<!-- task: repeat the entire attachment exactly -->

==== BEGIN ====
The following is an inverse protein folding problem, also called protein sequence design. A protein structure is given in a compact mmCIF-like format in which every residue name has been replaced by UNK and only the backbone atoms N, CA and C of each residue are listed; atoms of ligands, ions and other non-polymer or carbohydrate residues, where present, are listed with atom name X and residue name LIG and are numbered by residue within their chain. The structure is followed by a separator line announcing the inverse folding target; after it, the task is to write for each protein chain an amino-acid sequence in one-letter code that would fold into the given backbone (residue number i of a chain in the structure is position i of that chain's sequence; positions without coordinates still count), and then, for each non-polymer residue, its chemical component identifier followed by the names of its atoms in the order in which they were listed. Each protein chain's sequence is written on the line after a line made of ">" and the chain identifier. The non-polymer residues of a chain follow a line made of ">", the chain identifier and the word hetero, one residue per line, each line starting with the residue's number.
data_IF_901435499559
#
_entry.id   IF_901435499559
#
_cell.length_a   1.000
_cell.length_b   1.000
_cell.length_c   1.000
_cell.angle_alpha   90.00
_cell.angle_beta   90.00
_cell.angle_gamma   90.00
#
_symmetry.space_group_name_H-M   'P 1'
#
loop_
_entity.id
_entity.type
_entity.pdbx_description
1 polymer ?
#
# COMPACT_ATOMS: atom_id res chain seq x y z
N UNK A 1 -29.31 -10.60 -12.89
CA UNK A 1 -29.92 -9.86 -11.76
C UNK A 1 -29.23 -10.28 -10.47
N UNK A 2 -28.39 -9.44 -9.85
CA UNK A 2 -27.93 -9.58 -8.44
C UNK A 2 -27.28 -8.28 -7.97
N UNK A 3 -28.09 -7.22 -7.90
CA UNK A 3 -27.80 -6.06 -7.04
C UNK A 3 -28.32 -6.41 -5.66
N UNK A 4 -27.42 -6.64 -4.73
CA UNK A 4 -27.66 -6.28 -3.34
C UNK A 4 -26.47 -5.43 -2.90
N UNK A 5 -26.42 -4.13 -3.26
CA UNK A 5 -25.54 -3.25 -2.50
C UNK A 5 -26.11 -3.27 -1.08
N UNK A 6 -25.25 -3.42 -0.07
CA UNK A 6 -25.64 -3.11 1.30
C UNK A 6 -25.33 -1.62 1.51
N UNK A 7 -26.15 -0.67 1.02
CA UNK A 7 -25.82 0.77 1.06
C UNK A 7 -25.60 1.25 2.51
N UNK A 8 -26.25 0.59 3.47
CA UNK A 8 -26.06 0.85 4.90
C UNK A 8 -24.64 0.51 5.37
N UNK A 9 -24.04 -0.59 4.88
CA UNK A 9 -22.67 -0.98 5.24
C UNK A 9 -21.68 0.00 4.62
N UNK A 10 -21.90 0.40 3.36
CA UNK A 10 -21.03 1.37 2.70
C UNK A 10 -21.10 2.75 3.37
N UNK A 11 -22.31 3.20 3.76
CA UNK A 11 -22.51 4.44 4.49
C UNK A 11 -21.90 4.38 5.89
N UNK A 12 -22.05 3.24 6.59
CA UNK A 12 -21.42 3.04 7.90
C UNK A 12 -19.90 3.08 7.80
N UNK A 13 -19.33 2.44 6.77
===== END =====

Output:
The following is an inverse protein folding problem, also called protein sequence design. A protein structure is given in a compact mmCIF-like format in which every residue name has been replaced by UNK and only the backbone atoms N, CA and C of each residue are listed; atoms of ligands, ions and other non-polymer or carbohydrate residues, where present, are listed with atom name X and residue name LIG and are numbered by residue within their chain. The structure is followed by a separator line announcing the inverse folding target; after it, the task is to write for each protein chain an amino-acid sequence in one-letter code that would fold into the given backbone (residue number i of a chain in the structure is position i of that chain's sequence; positions without coordinates still count), and then, for each non-polymer residue, its chemical component identifier followed by the names of its atoms in the order in which they were listed. Each protein chain's sequence is written on the line after a line made of ">" and the chain identifier. The non-polymer residues of a chain follow a line made of ">", the chain identifier and the word hetero, one residue per line, each line starting with the residue's number.
data_IF_901435499559
#
_entry.id   IF_901435499559
#
_cell.length_a   1.000
_cell.length_b   1.000
_cell.length_c   1.000
_cell.angle_alpha   90.00
_cell.angle_beta   90.00
_cell.angle_gamma   90.00
#
_symmetry.space_group_name_H-M   'P 1'
#
loop_
_entity.id
_entity.type
_entity.pdbx_description
1 polymer ?
#
# COMPACT_ATOMS: atom_id res chain seq x y z
N UNK A 1 -29.31 -10.60 -12.89
CA UNK A 1 -29.92 -9.86 -11.76
C UNK A 1 -29.23 -10.28 -10.47
N UNK A 2 -28.39 -9.44 -9.85
CA UNK A 2 -27.93 -9.58 -8.44
C UNK A 2 -27.28 -8.28 -7.97
N UNK A 3 -28.09 -7.22 -7.90
CA UNK A 3 -27.80 -6.06 -7.04
C UNK A 3 -28.32 -6.41 -5.66
N UNK A 4 -27.42 -6.64 -4.73
CA UNK A 4 -27.66 -6.28 -3.34
C UNK A 4 -26.47 -5.43 -2.90
N UNK A 5 -26.42 -4.13 -3.26
CA UNK A 5 -25.54 -3.25 -2.50
C UNK A 5 -26.11 -3.27 -1.08
N UNK A 6 -25.25 -3.42 -0.07
CA UNK A 6 -25.64 -3.11 1.30
C UNK A 6 -25.33 -1.62 1.51
N UNK A 7 -26.15 -0.67 1.02
CA UNK A 7 -25.82 0.77 1.06
C UNK A 7 -25.60 1.25 2.51
N UNK A 8 -26.25 0.59 3.47
CA UNK A 8 -26.06 0.85 4.90
C UNK A 8 -24.64 0.51 5.37
N UNK A 9 -24.04 -0.59 4.88
CA UNK A 9 -22.67 -0.98 5.24
C UNK A 9 -21.68 0.00 4.62
N UNK A 10 -21.90 0.40 3.36
CA UNK A 10 -21.03 1.37 2.70
C UNK A 10 -21.10 2.75 3.37
N UNK A 11 -22.31 3.20 3.76
CA UNK A 11 -22.51 4.44 4.49
C UNK A 11 -21.90 4.38 5.89
N UNK A 12 -22.05 3.24 6.59
CA UNK A 12 -21.42 3.04 7.90
C UNK A 12 -19.90 3.08 7.80
N UNK A 13 -19.33 2.44 6.77